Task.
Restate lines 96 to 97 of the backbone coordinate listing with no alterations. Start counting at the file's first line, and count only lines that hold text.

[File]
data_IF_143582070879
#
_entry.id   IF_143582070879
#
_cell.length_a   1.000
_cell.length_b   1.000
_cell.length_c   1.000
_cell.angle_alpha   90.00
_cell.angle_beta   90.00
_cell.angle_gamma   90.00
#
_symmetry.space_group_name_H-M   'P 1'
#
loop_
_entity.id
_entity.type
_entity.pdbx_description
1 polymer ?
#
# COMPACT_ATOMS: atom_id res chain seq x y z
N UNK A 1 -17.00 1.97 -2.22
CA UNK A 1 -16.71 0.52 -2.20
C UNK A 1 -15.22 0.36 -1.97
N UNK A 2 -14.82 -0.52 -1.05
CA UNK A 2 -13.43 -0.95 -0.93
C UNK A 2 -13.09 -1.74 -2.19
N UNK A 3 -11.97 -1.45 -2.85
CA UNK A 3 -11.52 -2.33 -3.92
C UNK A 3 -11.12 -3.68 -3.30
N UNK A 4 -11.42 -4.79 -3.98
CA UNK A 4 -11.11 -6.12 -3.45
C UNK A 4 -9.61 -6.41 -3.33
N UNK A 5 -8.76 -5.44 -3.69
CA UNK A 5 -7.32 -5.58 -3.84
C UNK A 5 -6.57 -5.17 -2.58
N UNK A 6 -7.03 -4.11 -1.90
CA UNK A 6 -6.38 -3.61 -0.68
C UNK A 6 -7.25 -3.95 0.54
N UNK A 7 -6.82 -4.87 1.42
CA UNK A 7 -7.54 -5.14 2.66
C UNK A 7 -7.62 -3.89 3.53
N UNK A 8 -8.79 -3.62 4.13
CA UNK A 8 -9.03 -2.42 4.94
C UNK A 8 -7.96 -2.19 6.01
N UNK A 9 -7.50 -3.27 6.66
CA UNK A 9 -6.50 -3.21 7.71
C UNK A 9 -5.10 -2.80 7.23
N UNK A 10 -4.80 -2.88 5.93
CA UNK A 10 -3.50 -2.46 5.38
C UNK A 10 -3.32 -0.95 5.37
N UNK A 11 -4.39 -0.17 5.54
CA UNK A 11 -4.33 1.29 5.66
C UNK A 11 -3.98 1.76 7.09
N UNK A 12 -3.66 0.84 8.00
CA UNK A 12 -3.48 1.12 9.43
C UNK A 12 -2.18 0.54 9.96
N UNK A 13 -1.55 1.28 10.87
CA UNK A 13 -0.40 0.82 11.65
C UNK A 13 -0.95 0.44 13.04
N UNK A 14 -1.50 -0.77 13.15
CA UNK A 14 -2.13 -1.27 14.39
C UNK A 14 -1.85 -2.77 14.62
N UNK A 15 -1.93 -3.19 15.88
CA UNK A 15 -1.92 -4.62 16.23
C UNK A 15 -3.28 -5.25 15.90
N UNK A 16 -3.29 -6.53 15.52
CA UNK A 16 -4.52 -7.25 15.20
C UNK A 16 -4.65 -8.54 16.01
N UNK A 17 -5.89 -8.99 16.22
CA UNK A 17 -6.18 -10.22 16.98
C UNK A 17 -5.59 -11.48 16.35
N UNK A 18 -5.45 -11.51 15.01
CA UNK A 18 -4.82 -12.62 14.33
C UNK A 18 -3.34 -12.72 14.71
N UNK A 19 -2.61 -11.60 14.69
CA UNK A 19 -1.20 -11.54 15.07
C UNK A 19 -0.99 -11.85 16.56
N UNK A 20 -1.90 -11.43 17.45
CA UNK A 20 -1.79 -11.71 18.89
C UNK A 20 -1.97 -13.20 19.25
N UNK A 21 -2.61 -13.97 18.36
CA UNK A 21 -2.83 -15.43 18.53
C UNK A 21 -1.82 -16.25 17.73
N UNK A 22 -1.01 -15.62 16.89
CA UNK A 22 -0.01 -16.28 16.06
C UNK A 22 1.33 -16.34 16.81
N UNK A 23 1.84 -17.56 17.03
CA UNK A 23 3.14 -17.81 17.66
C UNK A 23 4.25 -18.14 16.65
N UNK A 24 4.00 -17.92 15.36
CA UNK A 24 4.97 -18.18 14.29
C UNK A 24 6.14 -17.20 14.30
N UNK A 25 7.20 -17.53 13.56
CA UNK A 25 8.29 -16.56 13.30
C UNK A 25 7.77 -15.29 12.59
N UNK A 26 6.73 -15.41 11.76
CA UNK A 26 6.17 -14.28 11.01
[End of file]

N UNK A 26 6.73 -15.41 11.76
CA UNK A 26 6.17 -14.28 11.01